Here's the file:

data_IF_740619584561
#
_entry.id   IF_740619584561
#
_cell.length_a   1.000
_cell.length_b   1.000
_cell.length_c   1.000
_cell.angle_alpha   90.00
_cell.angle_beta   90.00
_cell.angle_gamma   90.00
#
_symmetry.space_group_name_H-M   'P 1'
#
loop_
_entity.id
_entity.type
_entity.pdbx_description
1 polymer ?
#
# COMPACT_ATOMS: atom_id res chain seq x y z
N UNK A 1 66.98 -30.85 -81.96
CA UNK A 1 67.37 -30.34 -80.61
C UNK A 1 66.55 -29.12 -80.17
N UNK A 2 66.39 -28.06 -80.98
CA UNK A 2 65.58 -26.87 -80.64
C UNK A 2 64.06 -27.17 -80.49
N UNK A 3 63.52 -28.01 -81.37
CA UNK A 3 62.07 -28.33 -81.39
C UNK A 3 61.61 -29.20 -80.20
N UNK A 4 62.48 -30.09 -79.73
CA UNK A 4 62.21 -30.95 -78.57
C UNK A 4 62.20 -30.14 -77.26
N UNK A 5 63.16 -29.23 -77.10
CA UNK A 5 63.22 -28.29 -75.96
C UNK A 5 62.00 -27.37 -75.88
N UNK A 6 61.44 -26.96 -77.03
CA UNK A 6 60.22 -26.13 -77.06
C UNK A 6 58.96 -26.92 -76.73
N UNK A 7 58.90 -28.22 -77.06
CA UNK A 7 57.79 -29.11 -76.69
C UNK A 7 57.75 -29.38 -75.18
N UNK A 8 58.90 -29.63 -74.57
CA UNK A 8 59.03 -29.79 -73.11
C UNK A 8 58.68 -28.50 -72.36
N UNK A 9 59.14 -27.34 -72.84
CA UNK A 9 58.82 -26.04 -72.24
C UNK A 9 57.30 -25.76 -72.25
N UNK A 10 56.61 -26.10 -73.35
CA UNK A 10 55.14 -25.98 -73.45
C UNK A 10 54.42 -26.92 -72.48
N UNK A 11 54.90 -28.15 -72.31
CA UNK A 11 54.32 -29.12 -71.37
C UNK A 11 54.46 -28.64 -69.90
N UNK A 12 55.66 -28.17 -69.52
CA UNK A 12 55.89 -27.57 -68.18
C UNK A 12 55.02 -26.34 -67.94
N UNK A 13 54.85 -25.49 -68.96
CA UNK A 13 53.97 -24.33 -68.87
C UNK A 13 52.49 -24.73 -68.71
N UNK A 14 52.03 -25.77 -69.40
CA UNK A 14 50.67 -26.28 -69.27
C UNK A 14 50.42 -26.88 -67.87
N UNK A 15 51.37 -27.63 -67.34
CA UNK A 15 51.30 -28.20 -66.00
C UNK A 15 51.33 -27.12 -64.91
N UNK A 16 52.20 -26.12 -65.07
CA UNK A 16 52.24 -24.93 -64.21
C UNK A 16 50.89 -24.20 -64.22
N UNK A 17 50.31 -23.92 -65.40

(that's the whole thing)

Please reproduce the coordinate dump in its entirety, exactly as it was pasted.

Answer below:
data_IF_740619584561
#
_entry.id   IF_740619584561
#
_cell.length_a   1.000
_cell.length_b   1.000
_cell.length_c   1.000
_cell.angle_alpha   90.00
_cell.angle_beta   90.00
_cell.angle_gamma   90.00
#
_symmetry.space_group_name_H-M   'P 1'
#
loop_
_entity.id
_entity.type
_entity.pdbx_description
1 polymer ?
#
# COMPACT_ATOMS: atom_id res chain seq x y z
N UNK A 1 66.98 -30.85 -81.96
CA UNK A 1 67.37 -30.34 -80.61
C UNK A 1 66.55 -29.12 -80.17
N UNK A 2 66.39 -28.06 -80.98
CA UNK A 2 65.58 -26.87 -80.64
C UNK A 2 64.06 -27.17 -80.49
N UNK A 3 63.52 -28.01 -81.37
CA UNK A 3 62.07 -28.33 -81.39
C UNK A 3 61.61 -29.20 -80.20
N UNK A 4 62.48 -30.09 -79.73
CA UNK A 4 62.21 -30.95 -78.57
C UNK A 4 62.20 -30.14 -77.26
N UNK A 5 63.16 -29.23 -77.10
CA UNK A 5 63.22 -28.29 -75.96
C UNK A 5 62.00 -27.37 -75.88
N UNK A 6 61.44 -26.96 -77.03
CA UNK A 6 60.22 -26.13 -77.06
C UNK A 6 58.96 -26.92 -76.73
N UNK A 7 58.90 -28.22 -77.06
CA UNK A 7 57.79 -29.11 -76.69
C UNK A 7 57.75 -29.38 -75.18
N UNK A 8 58.90 -29.63 -74.57
CA UNK A 8 59.03 -29.79 -73.11
C UNK A 8 58.68 -28.50 -72.36
N UNK A 9 59.14 -27.34 -72.84
CA UNK A 9 58.82 -26.04 -72.24
C UNK A 9 57.30 -25.76 -72.25
N UNK A 10 56.61 -26.10 -73.35
CA UNK A 10 55.14 -25.98 -73.45
C UNK A 10 54.42 -26.92 -72.48
N UNK A 11 54.90 -28.15 -72.31
CA UNK A 11 54.32 -29.12 -71.37
C UNK A 11 54.46 -28.64 -69.90
N UNK A 12 55.66 -28.17 -69.52
CA UNK A 12 55.89 -27.57 -68.18
C UNK A 12 55.02 -26.34 -67.94
N UNK A 13 54.85 -25.49 -68.96
CA UNK A 13 53.97 -24.33 -68.87
C UNK A 13 52.49 -24.73 -68.71
N UNK A 14 52.03 -25.77 -69.40
CA UNK A 14 50.67 -26.28 -69.27
C UNK A 14 50.42 -26.88 -67.87
N UNK A 15 51.37 -27.63 -67.34
CA UNK A 15 51.30 -28.20 -66.00
C UNK A 15 51.33 -27.12 -64.91
N UNK A 16 52.20 -26.12 -65.07
CA UNK A 16 52.24 -24.93 -64.21
C UNK A 16 50.89 -24.20 -64.22
N UNK A 17 50.31 -23.92 -65.40